Plant-Based Protein Powders and How to Choose One

Plant based protein powders IG post*Note: I am not a doctor or medical professional. I am studying nutrition and on the path to become a Registered Dietitian Nutritionist (RDN). Please, contact a practing RDN or other healthcare professional with any questions or concerns before adapting a new way of eating.

Good afternoon friends! ๐Ÿ™‚ Every week I receive multiple questions in my Instagram inbox about eating plant-based or being a plant-based athlete, so I figured it was time to start addressing those questions here on the good ‘ol blog!  As a future Registered Dietitian Nutritionist and an aspiring sub-elite runner, I am drawing on both research AND my personal experiences to share this information with you, so as usual, contact a licensed healthcare professional with any questions or concerns! Once I am a licensed and practicing RDN I will be more than happy to help you, though! ๐Ÿ™‚

So without further ado, let’s get to it! Today’s topic is plant-based protein powders.๐ŸŒฑ I want to start off by saying a protein powder should never be a replacement for a food in your diet, rather it should be an ENHANCEMENT or a SUPPLEMENT to your current diet. It is always best to get most of your daily calories and protein from whole, real foods (1). A protein shake is not meant to replace dinner or breakfast. Although, no judgment if you’ve done that before, as we have all been there ๐Ÿ˜› But generally protein powder does not make a very complete or balanced meal unless it is added to a smoothie with fruits, vegetables, whole grains, etc. Of course there are certain times when a protein powder may be appropriate: during a major illness where you need extra protein to help you heal, during a heavy training phase as an athlete, or when you are struggling to meet your daily calorie and protein needs with food alone (2). Always talk to your healthcare provider before beginning a supplement, because yes, protein powder is considered a supplement!

 

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There are a variety of reasons why an athlete might chose a plant-based protein powder: dairy allergy, vegan diet, or taste preferences. I personally am vegan and whey never sat well with me even when I ate dairy, so that is why I chose to consume a plant-based protein powder. I did not start consuming protein powder until 2019 because I used to be against it to be honest. But after running my highest weekly volume ever this summer to train for my second ever marathon (the Chicago Marathon this October), I can attest to the recovery benefits of consuming a high-protein shake or smoothie after a long run or tough training session when my stomach is otherwise not ready to eat a full meal rich in carbohydrates and protein. All I have to do is dump some water or almond milk and protein powder into my Blender Bottle, shake well, and sip as I stretch and foam roll.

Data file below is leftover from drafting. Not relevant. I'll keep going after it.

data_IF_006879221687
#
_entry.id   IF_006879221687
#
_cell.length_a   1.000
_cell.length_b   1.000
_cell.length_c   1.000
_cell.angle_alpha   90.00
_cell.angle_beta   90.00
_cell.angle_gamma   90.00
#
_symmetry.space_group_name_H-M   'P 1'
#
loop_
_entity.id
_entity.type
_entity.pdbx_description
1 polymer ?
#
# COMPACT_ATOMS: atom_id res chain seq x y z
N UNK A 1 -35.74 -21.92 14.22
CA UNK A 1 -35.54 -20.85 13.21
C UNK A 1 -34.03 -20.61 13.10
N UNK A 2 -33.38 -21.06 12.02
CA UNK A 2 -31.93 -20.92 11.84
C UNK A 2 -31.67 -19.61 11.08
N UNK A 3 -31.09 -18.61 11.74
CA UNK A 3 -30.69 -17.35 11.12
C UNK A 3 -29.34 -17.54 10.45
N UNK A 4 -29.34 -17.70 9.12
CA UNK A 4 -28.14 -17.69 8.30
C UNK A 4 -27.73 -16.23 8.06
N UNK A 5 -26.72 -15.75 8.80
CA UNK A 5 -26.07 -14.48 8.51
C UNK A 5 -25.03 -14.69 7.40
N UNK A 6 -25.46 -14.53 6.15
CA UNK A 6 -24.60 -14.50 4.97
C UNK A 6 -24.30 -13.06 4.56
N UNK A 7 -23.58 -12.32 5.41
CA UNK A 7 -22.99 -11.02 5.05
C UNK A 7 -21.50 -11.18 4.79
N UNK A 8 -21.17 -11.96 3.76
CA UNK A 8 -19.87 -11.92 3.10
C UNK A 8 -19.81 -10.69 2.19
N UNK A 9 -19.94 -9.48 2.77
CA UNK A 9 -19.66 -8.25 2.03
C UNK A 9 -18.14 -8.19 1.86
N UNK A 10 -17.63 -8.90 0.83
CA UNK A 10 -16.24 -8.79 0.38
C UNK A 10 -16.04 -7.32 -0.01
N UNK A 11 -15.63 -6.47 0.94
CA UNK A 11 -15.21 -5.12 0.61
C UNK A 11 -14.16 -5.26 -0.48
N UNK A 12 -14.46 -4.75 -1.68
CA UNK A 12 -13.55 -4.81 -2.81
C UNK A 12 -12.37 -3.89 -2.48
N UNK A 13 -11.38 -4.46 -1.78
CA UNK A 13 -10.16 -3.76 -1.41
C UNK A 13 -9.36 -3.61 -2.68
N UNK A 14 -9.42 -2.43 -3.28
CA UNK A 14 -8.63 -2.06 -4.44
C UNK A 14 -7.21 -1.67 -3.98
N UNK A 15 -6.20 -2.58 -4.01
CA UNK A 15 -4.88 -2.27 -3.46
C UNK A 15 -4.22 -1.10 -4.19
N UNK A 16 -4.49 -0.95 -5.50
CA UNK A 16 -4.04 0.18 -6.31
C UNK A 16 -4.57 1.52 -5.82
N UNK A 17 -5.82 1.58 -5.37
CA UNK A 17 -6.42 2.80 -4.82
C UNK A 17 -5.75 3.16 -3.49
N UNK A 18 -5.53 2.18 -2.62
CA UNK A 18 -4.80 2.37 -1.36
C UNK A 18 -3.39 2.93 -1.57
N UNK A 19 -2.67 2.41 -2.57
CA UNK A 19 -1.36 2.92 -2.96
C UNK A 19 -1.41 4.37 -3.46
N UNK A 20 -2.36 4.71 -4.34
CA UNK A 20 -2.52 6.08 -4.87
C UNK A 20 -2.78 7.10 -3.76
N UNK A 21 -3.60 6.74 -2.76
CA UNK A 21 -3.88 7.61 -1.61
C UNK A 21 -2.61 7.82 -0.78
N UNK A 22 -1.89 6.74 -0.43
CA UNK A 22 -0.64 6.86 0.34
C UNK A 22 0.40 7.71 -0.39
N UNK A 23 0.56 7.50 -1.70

So what are some key differences between whey based and plant-based protein powders? Well for starters, whey protein is a complete protein, meaning it has all 9 of the essential amino acids that your body cannot produce on it’s own (3). All animal based proteins are complete, but only quinoa and soy products are complete plant-based proteins (3,4). So before you panic, remember that you do not need to eat complete proteins at every single meal and snack, but rather throughout the day. Or you could do some good ol’ fashioned food pairing, i.e. the classic combination of rice and beans together contain all 9 of the essential amino acids in the proper amounts! So how does this relate to plant-based protein powders? Well, unless you are consuming a soy protein powder, which is already complete,  most plant-based protein powders will achieve a complete amino acid profile through the pairing of multiple plant protein sources, i.e. pea protein, chia seeds, cranberry protein, pumpkin seeds (4). The use of multiple protein sources just adds to the nutritional benefits of the protein powder! Whey protein powder is relatively low in nutrients besides protein, but a plant-based protein powder will often have some iron and other minerals, such as phosphorous or zinc (4). Pea protein powder is among the most common plant-based protein powders, but I’ve seen many types over the years, from hemp seed to combination plant protein powders.